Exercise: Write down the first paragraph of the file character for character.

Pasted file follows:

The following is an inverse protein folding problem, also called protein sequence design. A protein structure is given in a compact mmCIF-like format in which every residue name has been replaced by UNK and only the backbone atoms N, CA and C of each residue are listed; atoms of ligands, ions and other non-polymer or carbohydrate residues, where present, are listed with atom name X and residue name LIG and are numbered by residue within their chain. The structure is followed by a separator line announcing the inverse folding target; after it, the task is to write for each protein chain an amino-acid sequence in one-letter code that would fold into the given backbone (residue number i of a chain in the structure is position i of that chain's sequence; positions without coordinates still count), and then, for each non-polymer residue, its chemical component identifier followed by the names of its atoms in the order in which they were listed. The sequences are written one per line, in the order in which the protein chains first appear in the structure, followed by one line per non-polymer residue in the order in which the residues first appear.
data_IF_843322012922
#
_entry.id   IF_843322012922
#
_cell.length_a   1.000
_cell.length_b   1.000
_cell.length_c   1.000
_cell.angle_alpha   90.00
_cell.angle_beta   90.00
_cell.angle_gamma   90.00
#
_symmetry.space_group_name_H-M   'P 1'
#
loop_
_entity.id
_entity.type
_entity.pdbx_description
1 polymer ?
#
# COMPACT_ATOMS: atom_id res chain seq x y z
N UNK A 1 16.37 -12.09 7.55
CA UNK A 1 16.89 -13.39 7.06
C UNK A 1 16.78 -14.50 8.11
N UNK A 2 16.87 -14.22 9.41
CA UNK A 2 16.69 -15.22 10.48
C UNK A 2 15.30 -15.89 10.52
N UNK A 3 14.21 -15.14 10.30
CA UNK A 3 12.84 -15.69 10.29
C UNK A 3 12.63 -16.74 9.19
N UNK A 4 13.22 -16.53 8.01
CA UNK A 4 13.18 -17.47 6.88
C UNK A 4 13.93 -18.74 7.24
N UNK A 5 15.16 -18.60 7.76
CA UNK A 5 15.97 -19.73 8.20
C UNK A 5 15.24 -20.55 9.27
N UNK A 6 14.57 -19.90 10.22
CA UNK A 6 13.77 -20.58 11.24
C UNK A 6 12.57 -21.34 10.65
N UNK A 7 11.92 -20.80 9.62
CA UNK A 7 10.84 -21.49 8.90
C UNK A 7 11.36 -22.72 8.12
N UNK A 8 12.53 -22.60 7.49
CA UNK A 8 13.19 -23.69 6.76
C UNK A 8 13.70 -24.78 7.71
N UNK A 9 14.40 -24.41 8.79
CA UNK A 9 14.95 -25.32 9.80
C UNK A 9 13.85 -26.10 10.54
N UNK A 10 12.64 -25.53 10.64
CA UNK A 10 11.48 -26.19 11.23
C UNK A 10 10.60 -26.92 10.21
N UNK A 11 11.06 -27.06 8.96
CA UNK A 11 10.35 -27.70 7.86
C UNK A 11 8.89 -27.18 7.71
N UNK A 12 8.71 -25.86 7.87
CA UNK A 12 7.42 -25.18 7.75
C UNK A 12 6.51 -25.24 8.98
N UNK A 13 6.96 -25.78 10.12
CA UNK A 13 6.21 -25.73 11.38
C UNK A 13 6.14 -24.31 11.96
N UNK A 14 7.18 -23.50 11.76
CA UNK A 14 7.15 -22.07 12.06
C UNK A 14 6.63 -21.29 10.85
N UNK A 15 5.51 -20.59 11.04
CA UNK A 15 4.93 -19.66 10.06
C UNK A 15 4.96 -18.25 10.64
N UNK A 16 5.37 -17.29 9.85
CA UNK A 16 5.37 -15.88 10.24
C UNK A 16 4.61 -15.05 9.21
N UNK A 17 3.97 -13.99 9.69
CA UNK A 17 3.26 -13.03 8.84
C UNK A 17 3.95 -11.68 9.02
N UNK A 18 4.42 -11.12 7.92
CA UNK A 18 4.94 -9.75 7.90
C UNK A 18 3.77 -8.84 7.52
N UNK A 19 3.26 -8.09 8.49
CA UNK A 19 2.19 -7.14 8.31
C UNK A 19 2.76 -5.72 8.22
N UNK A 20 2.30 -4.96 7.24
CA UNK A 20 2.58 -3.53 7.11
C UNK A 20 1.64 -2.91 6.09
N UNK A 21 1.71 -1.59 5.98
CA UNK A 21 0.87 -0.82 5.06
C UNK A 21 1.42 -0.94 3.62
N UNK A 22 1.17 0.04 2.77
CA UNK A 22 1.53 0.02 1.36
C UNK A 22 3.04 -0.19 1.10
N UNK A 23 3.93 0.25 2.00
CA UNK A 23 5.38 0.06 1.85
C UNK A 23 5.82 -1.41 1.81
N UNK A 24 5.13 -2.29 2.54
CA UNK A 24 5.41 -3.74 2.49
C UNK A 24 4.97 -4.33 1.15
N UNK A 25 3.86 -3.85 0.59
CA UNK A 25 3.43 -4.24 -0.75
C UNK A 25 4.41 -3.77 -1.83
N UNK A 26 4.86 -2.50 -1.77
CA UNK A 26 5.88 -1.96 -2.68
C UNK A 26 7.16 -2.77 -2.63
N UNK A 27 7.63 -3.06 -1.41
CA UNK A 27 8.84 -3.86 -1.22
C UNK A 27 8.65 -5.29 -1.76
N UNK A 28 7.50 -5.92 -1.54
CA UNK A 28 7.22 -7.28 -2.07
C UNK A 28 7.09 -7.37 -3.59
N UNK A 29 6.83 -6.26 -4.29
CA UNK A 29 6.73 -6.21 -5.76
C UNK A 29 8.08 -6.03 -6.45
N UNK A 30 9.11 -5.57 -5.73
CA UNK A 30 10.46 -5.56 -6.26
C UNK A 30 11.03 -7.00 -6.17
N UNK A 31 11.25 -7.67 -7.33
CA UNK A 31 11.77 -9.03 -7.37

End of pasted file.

The following is an inverse protein folding problem, also called protein sequence design. A protein structure is given in a compact mmCIF-like format in which every residue name has been replaced by UNK and only the backbone atoms N, CA and C of each residue are listed; atoms of ligands, ions and other non-polymer or carbohydrate residues, where present, are listed with atom name X and residue name LIG and are numbered by residue within their chain. The structure is followed by a separator line announcing the inverse folding target; after it, the task is to write for each protein chain an amino-acid sequence in one-letter code that would fold into the given backbone (residue number i of a chain in the structure is position i of that chain's sequence; positions without coordinates still count), and then, for each non-polymer residue, its chemical component identifier followed by the names of its atoms in the order in which they were listed. The sequences are written one per line, in the order in which the protein chains first appear in the structure, followed by one line per non-polymer residue in the order in which the residues first appear.